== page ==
The best history books of April

Chris Schluep on April 13, 2020
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The best history books of April

I put together this collection of four of the best history books of the month, and when I looked back at it I realized that each book represented a different form of travel. Tombstone's got horses; The Women with Silver Wings has got planes; Square Hauntings has got writing; and Lincoln on the Verge has got the train. They're all forms of escape.

Is that a stretch? Maybe. But while you're sitting on your couch, these books are sure to transfer you to someplace else. Happy reading.

 



Tombstone: The Earp Brothers, Doc Holliday, and the Vendetta Ride from Hell by Tom Clavin

Hot off the heels of last year's Wild Bill, and following up on Dodge City, which featured Wyatt Earp, Bat Masterson, and the Wickedest Town in the American West, Tom Clavin brings us Tombstone. This new book features the Earp brothers and Doc Holliday, along with a vendetta ride from hell, which captures the imagination, especially when you can't go anywhere yourself.

 



The Women with Silver Wings: The Inspiring True Story of the Women Airforce Service Pilots of World War II by Katherine Sharp Landdeck

The Women with Silver Wings is the story of the American women who answered the call of WWII by joining the WASP, or Women Airforce Service Pilots. While they were not allowed to fly combat missions, these talented pilots could instruct and transport bombers and fighters. With more than 1,000 WASPs, it was a profoundly useful venture; but in 1944, Congress disbanded the organization. Highlighting individual women who served, this book recognizes their contributions and establishes their place in history.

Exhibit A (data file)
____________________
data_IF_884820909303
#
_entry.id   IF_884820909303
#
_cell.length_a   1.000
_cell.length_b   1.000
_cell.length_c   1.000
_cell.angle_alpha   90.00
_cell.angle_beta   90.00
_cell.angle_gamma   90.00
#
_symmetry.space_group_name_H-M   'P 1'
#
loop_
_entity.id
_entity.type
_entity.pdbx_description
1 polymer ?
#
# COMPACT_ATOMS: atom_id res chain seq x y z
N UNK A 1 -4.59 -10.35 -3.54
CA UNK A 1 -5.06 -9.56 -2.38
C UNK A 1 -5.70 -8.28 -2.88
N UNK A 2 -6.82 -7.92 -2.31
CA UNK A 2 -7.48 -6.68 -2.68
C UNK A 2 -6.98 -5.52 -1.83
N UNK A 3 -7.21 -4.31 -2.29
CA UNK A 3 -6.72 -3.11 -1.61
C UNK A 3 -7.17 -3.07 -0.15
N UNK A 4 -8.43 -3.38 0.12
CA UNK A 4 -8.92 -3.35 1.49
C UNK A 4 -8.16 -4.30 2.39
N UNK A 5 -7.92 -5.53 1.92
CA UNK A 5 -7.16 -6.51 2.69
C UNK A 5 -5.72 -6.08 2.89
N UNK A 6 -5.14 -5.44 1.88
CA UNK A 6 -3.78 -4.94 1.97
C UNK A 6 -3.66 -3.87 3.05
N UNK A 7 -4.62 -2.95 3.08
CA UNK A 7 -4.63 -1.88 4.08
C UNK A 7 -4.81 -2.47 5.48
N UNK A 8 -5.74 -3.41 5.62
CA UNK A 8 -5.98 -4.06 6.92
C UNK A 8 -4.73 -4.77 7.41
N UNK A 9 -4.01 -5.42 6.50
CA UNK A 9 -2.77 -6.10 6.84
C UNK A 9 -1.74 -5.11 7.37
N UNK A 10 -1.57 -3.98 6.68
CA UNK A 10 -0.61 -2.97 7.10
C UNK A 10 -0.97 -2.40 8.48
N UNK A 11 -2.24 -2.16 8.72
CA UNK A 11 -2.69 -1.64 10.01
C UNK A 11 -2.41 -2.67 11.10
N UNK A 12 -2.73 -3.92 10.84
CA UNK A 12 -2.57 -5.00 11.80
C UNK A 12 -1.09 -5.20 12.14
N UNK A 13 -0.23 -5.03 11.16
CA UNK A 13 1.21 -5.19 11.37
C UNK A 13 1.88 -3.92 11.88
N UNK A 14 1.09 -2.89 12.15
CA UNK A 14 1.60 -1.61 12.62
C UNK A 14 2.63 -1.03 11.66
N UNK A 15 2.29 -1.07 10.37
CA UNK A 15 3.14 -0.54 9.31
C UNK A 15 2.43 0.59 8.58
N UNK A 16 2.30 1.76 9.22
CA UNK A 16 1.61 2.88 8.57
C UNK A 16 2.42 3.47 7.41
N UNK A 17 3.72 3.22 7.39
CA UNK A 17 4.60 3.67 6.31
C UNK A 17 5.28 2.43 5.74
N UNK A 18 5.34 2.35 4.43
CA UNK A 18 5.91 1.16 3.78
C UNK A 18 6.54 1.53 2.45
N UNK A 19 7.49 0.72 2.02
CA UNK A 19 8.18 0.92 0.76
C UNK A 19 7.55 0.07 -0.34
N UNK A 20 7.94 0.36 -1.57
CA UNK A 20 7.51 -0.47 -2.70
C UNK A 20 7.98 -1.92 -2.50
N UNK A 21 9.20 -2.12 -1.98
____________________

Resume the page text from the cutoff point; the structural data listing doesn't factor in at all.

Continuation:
Square Haunting: Five Writers in London Between the Wars by Francesca Wade

Francesca Wade uses London's Mecklenburgh Square to anchor her history, exploring the lives of a group of female writers whose lives intersected there. In the early 20th Century, five writers—modernist poet H. D. (Hilda Doolittle), detective novelist Dorothy L. Sayers, classicist Jane Harrison, economic historian Eileen Power, and author and publisher Virginia Woolf—inhabited Mecklenburgh Square. It represented a place where they could live and work, bravely and independently, and Wade brings these pioneers to vibrant life.

 



Lincoln on the Verge: Thirteen Days to Washington by Ted Widmer

With Lincoln's inauguration less than two weeks away, he left the midwest for Washington, D.C. He traveled by rail, a physical representation of the strength and expansion of the country, but it was a country on the verge of being pulled apart. There was a conspiracy to assassinate the President-elect in Baltimore, and as we watch him travel closer to the capital, we see a figure rising to meet the moment. Widmer does a great job of capturing the times and the president the times helped to create.


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